E.U. summit relief rally may be short lived

As expected, EU leaders came up with a sufficiently credible plan to prevent a disorderly default of Greece , recapitalize EU banks, and increase the size of the EFSF in an attempt to quell contagion to other EU sovereign debt. Risk markets responded with a massive rally on what we think is over-exuberance, but also likely due to a huge squeeze on short-risk/long USD positions. The details of the EFSF expansion, the Greek debt swap and other mechanisms are still to be worked out over the coming weeks, but market sentiment over the package appears to be fading rather quickly.

No less of an authority than the new president of the Bundesbank, Jens Weidmann, has already called the EFSF expansion into question, telling a conference in Munich the plan is “not too different from those which were partly responsible for creating the crisis, because they concealed risks.” His comment hits at the critical issue behind the Eurozone debt crisis, namely that it’s all about confidence and perception. If markets believe the plan is credible, then it may not even be needed. But if markets don’t buy the notion that more borrowing will solve Italy ’s already over-extended debt, then even the expanded EFSF won’t be sufficient. Ultimately, that comes down to growth prospects for the individual debtor nations, and there we think the prospects are daunting to say the least.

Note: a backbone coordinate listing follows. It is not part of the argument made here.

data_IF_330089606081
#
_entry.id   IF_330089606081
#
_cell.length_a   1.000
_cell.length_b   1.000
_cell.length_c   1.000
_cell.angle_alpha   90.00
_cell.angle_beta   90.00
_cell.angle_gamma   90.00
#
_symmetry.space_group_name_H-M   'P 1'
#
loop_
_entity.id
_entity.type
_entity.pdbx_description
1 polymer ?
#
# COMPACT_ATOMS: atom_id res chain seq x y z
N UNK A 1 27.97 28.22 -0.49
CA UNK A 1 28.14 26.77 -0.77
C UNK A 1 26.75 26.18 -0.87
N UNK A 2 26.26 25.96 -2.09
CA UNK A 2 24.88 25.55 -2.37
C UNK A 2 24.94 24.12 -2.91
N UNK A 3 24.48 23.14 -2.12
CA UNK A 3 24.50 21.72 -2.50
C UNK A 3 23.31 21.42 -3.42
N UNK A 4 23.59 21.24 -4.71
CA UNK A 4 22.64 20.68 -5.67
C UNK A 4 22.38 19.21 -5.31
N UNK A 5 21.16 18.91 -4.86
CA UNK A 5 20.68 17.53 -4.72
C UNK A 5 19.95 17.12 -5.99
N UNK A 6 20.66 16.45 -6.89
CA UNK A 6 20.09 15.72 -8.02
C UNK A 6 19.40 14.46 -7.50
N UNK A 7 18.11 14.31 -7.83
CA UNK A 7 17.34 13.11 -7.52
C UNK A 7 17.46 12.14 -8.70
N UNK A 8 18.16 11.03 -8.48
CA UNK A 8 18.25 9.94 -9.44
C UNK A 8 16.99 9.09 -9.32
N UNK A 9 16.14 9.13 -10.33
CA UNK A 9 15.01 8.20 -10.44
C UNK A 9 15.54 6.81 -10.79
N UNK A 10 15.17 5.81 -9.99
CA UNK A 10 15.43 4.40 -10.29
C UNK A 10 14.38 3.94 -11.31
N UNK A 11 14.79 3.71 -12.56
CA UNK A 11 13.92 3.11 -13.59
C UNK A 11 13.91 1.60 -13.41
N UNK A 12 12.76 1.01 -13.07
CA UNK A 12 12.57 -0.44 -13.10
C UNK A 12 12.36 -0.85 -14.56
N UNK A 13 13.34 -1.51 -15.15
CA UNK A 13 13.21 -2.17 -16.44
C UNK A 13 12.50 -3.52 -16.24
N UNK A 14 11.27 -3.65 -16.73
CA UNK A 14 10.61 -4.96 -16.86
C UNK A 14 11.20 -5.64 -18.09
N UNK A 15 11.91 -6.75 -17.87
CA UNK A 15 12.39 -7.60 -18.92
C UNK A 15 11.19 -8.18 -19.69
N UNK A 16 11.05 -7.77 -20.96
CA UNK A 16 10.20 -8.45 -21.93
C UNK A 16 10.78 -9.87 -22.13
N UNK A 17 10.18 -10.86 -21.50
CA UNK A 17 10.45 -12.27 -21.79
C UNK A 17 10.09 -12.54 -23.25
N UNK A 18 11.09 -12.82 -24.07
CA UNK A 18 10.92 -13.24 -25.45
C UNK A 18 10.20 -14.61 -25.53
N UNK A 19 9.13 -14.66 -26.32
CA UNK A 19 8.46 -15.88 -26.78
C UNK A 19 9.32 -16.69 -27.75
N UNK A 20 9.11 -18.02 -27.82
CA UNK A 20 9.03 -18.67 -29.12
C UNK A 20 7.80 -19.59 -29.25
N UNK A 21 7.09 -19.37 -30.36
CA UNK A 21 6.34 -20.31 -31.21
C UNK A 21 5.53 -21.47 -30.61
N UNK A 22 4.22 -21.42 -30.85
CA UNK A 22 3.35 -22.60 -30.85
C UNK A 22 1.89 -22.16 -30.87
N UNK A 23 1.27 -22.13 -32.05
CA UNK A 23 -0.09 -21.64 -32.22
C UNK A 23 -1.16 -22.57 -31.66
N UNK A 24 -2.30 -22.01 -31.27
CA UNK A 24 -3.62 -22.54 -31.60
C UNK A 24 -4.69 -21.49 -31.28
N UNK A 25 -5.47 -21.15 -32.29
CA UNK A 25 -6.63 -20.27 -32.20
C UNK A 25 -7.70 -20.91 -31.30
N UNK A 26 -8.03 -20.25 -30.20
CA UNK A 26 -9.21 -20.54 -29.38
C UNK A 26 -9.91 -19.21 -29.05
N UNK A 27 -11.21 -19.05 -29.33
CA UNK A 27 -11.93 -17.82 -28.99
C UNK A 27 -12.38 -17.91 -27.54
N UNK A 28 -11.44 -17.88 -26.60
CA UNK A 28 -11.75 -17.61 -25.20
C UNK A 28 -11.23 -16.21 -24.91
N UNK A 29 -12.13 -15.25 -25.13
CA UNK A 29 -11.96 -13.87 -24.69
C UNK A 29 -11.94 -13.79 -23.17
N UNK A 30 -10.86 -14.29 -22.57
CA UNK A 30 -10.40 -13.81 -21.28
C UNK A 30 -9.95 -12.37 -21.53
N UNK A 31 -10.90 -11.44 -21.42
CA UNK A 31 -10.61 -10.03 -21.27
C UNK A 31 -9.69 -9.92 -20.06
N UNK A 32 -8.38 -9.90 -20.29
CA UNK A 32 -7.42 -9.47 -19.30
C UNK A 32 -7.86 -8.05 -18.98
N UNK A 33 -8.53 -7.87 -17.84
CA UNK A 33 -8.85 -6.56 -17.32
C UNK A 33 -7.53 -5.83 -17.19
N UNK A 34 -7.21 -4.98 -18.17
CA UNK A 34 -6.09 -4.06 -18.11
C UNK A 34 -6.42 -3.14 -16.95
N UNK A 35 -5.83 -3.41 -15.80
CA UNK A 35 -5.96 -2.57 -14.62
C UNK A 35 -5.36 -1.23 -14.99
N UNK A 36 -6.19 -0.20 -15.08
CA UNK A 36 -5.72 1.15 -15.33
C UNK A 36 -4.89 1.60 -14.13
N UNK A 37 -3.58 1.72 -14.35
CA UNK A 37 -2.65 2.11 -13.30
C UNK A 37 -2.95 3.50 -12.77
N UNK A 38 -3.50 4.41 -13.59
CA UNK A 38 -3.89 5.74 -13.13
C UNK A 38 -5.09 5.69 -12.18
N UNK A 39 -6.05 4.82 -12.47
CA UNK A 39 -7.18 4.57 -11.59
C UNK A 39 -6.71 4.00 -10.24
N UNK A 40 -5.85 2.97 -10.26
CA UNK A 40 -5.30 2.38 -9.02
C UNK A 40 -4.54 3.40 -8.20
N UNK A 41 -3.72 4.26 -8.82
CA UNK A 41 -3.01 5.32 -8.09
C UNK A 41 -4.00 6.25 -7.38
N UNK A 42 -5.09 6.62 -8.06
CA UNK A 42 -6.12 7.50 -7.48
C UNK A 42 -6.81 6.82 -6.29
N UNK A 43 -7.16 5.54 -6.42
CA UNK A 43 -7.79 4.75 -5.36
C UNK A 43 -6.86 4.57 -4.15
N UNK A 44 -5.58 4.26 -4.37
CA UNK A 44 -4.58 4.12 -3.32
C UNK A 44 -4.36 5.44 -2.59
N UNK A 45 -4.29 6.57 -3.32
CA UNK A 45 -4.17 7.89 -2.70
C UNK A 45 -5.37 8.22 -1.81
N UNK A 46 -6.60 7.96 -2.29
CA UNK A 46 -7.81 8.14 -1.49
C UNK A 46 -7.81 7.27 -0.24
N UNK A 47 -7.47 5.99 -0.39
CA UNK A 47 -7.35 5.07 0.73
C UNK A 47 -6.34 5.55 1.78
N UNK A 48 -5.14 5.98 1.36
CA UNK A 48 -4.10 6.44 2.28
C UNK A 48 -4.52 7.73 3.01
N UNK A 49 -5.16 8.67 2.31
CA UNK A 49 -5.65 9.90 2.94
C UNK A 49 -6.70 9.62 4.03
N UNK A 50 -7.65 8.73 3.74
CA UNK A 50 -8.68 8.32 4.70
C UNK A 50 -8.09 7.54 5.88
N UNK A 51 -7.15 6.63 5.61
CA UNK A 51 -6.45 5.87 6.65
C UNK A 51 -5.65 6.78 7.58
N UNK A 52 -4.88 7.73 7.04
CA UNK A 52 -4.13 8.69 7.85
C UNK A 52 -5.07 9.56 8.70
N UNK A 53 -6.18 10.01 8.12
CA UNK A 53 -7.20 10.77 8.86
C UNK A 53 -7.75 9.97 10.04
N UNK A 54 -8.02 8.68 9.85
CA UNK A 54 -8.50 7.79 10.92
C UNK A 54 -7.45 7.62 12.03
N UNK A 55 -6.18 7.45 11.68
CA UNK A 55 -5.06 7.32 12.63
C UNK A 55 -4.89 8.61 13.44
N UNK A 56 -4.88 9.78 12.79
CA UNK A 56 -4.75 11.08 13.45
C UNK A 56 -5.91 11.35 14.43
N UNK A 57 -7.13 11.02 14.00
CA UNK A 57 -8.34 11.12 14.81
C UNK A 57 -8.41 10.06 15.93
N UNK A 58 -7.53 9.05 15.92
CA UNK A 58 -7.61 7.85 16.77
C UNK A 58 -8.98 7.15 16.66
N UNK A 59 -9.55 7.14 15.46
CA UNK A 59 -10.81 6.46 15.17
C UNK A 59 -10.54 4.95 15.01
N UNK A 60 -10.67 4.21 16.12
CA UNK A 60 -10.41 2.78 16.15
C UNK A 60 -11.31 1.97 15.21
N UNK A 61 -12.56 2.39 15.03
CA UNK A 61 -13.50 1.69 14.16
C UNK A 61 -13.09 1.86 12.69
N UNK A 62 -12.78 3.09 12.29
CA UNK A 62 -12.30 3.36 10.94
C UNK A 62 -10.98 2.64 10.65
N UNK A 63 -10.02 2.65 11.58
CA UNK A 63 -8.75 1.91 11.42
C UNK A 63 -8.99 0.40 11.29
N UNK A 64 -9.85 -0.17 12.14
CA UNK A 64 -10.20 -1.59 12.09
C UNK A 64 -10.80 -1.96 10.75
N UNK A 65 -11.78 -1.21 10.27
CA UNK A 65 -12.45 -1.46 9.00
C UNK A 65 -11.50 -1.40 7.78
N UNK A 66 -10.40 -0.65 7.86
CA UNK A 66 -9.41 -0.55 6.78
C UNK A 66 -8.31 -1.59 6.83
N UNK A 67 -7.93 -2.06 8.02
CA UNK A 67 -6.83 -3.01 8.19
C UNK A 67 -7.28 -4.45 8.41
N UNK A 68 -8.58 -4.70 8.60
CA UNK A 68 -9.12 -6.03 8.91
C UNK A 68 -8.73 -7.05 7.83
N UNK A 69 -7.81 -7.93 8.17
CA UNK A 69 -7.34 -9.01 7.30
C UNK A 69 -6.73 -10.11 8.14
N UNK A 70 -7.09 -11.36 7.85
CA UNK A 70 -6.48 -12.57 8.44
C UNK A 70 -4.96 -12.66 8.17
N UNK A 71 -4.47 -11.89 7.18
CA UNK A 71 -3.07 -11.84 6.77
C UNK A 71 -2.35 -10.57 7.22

European credit markets appear to be already voting with their feet, as core-peripheral bond spreads have begun widening again after a mere 24-hour respite. Italian 10 year government bond yields are back over 6% and Spanish bond yields have reversed their declines from the post-summit euphoria. US Treasuries rallied on Friday on safe haven demand, sending 10-year yields lower by about 10 bps in a potential failure/rejection above the daily Ichimoku cloud. US stocks look to have stalled for the moment, with the S&P 500 possibly topping below the top of the 1290 weekly cloud/1300 psychological resistance levels. Across markets, the rebound in risk assets this past week basically ‘closed the gap’ from the collapse that started in August (in stocks) and the surge in the USD that started in early September. While there has been some potentially serious technical damage done to the risk-off trade, we think we’re more at a crossroads than a major turning point. We will be especially alert for indications that the risk rebound is reversing next week. We think the FOMC will need to deliver QE3 for gains to continue (see below for more).

Back to the EU debt crisis, in the weeks ahead we think there is likely to be a fair amount of cheerleading for the EU package, not the least from next Friday’s G-20 meeting, and we expect several commitments of support from key potential investors, like China, Brazil, mid-east and other sovereign wealth funds; Japan has already signaled willingness to invest. We’ll be watching the reaction of risk assets on those expected signs of support, and the less risk markets respond favorably, the greater our doubts about the sustainability of the rebound will grow. We will be especially alert to how markets trade to start the week, after a weekend spent digesting the full implications of what the EU has actually delivered.

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